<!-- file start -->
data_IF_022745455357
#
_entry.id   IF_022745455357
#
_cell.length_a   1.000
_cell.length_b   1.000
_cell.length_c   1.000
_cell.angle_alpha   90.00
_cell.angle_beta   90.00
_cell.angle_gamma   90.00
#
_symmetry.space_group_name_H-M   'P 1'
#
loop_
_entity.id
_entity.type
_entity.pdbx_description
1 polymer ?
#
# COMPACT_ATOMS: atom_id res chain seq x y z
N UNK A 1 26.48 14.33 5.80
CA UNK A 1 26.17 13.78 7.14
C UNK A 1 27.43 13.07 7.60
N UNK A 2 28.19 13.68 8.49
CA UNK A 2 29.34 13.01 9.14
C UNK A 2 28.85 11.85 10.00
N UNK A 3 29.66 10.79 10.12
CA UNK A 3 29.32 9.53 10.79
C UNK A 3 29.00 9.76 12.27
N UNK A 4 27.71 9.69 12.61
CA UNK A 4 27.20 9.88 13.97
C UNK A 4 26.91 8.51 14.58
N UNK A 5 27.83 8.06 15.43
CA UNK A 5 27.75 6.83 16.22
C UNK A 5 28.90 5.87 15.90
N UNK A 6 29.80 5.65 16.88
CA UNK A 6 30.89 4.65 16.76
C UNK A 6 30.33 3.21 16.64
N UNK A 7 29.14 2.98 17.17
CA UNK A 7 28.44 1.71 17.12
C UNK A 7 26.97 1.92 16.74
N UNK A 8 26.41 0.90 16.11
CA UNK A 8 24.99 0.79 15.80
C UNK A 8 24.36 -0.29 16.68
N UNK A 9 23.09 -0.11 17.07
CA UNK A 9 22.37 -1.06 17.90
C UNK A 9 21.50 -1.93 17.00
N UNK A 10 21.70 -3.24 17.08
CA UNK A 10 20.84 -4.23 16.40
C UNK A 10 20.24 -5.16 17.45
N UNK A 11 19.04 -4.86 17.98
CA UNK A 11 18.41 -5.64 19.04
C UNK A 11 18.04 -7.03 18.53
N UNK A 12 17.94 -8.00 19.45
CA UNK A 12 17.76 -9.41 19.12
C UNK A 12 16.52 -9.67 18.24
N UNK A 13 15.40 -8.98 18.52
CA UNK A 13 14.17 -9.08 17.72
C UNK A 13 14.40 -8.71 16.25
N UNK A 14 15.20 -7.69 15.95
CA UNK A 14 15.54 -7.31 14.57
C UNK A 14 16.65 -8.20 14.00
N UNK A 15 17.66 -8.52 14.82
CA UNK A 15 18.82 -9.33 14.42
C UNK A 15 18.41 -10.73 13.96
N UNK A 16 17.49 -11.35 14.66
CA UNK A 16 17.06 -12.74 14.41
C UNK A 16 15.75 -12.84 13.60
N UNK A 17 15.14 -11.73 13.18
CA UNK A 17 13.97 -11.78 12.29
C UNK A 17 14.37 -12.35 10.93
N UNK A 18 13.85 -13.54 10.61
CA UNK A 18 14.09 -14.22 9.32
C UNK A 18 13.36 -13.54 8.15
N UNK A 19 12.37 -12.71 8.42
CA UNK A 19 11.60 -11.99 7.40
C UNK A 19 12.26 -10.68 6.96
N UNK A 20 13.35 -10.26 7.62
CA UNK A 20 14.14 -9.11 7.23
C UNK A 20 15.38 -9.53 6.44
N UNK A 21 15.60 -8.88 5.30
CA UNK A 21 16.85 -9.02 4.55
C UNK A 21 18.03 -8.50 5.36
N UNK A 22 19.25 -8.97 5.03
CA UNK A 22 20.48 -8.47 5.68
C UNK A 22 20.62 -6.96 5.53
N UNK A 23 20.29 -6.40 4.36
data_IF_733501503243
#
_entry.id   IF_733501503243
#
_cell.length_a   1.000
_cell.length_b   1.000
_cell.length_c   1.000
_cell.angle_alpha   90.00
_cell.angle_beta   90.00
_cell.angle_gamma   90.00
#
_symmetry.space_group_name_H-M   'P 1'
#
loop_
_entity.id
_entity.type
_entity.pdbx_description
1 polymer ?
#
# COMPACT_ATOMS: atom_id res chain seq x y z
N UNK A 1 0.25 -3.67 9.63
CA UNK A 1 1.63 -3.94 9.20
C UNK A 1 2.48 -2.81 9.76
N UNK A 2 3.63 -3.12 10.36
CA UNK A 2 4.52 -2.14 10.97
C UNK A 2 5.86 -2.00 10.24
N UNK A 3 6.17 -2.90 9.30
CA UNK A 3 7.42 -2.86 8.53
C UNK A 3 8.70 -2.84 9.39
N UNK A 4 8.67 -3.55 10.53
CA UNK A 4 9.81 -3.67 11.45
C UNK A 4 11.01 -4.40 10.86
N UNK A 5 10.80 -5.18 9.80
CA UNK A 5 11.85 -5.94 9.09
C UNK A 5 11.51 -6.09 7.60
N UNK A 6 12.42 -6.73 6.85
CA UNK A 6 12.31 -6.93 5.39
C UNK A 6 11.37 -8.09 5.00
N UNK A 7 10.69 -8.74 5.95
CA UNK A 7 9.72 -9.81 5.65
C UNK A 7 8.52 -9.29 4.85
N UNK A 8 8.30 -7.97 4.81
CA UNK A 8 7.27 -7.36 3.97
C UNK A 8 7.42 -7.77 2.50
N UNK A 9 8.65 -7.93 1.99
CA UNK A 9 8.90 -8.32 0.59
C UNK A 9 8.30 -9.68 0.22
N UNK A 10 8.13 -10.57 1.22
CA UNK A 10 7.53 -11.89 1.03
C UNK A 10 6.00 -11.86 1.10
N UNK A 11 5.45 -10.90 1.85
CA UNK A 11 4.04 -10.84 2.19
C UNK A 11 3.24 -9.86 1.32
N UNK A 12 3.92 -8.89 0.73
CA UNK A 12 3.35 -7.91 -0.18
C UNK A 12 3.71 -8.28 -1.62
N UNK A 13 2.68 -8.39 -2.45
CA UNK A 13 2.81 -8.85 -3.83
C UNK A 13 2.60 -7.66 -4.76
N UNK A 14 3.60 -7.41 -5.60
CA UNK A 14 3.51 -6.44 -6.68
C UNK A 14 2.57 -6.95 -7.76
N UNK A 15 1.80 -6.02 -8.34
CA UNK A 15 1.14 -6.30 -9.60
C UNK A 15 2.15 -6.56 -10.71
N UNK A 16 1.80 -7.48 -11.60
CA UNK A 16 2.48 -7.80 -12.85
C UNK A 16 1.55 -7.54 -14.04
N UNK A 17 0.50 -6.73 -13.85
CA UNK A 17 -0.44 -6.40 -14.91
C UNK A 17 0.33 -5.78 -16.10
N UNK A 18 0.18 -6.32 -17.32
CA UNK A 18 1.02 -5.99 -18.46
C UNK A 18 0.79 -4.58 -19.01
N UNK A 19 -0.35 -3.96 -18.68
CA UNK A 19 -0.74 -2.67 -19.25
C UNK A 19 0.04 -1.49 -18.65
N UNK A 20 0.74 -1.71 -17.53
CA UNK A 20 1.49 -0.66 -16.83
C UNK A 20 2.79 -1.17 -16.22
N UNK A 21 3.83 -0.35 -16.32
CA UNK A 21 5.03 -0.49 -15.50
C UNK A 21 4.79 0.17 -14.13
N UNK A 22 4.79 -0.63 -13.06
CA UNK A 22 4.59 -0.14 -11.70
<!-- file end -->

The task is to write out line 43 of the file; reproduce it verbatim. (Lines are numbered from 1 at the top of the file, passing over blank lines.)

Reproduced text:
CA UNK A 8 24.99 0.79 15.80